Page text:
1 Corinthians 15:24-28 seems to me the strongest biblical case for Christ’s eternal submission. In the eschatological future, when all things are subjected to Christ, the Son hands his kingdom back to the Father. Paul makes clear that all things are subjected to Christ, except, of course, the One who subjected all things to him (God the Father). The Father’s authority is therefore seen as absolute and unending, and at the end Christ willingly subjects himself to God the Father “that God may be all in all.” In other words, Christ submission to the Father continues now as he is risen and exalted, into his glorious future kingdom, and beyond the millennium into the unending future.

What theological issues relate to eternal submission?

Theological issues surrounding Christ’s eternal submission are extensive and complex. I will only highlight a few briefly. First, if the Father is fully God, and Jesus the Son is fully God, how can God submit to God? Wouldn’t this have to mean that the Father is in some way superior to the Son, making the Son inferior? The response to this is that both Jesus and the Father are fully God in their essence, or being, and yet in their relationship or roles the Son submits to the Father.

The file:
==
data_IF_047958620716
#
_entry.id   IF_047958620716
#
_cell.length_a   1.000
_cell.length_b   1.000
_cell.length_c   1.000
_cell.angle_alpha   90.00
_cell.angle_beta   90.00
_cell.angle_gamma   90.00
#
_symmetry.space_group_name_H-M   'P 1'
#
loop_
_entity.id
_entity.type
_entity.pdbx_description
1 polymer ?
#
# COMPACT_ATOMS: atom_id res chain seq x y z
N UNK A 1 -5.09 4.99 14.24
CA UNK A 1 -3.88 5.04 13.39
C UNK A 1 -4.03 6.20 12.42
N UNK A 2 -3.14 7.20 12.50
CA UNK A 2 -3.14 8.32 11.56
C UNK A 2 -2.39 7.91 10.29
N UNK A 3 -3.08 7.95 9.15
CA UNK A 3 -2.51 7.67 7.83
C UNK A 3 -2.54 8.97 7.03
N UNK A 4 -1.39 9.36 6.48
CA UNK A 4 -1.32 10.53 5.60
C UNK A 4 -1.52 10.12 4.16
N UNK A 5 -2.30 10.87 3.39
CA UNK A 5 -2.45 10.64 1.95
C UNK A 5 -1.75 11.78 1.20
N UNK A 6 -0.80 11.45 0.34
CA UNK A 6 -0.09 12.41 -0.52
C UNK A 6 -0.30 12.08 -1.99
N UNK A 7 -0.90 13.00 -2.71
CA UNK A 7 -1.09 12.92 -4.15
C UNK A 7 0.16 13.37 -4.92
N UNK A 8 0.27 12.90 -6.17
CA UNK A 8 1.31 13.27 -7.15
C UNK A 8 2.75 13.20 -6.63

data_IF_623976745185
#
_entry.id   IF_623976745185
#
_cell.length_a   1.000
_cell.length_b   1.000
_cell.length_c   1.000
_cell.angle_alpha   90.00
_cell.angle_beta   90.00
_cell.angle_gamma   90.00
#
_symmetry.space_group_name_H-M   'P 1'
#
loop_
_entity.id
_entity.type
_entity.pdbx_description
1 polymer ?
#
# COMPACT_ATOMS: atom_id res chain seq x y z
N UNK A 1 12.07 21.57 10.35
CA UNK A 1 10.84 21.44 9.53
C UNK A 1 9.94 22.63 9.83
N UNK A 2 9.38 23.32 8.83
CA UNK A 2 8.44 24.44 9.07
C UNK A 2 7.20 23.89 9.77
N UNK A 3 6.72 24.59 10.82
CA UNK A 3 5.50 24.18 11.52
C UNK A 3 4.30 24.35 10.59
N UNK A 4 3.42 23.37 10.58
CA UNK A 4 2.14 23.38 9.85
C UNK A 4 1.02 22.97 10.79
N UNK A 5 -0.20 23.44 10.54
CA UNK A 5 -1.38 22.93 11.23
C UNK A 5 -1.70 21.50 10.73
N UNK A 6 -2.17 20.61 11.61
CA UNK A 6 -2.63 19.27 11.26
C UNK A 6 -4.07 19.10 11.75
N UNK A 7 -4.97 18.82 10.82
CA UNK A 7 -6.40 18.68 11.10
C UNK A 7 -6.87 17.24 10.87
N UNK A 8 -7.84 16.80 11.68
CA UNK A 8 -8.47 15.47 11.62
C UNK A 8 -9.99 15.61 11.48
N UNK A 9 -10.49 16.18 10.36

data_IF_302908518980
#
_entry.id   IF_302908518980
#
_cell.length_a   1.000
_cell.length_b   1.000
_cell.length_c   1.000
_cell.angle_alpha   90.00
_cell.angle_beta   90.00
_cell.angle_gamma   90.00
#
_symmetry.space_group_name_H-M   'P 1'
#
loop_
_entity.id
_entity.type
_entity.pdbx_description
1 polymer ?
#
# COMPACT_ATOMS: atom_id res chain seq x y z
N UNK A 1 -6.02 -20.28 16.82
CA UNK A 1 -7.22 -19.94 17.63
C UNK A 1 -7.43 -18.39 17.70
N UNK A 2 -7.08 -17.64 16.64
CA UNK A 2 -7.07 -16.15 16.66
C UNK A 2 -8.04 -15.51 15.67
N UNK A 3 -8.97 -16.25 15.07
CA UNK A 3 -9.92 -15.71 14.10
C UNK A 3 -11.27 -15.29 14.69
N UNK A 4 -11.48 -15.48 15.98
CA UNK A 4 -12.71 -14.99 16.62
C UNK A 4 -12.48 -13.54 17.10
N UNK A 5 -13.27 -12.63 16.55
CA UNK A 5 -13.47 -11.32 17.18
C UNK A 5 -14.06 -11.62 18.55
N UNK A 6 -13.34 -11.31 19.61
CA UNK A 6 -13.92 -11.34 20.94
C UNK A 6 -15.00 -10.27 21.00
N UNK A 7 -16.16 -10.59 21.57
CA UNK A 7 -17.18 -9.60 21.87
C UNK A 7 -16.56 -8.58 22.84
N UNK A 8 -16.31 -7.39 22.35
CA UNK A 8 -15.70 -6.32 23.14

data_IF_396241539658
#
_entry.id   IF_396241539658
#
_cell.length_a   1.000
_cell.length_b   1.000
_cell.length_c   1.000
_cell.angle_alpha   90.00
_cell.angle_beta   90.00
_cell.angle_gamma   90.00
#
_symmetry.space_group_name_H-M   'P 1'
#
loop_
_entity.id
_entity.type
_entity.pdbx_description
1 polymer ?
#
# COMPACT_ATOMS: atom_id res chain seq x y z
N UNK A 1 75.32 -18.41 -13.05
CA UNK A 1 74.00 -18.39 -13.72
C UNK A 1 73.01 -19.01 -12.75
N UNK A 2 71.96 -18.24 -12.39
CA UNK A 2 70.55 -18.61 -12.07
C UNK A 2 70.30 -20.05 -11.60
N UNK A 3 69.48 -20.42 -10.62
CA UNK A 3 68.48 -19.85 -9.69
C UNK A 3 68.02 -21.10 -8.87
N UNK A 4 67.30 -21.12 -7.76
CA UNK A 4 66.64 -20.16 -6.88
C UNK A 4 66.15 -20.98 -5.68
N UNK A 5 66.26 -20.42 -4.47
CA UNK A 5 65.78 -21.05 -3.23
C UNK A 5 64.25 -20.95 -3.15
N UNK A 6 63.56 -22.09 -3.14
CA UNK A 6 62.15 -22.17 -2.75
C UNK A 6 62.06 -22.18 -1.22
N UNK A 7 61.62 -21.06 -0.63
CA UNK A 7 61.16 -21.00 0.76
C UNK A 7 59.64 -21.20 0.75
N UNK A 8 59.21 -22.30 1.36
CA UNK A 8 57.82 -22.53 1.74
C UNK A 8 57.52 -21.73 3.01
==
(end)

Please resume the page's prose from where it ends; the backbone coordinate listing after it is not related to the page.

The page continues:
An analogy would be the marriage relationship. Wives submission to husbands is a relational submission that does not imply in any way their inferiority. Husbands and wives are equal in their humanity, yet distinct in their relational role. So, the Son can submit relationally to the Father without being inferior in his possession of the divine nature.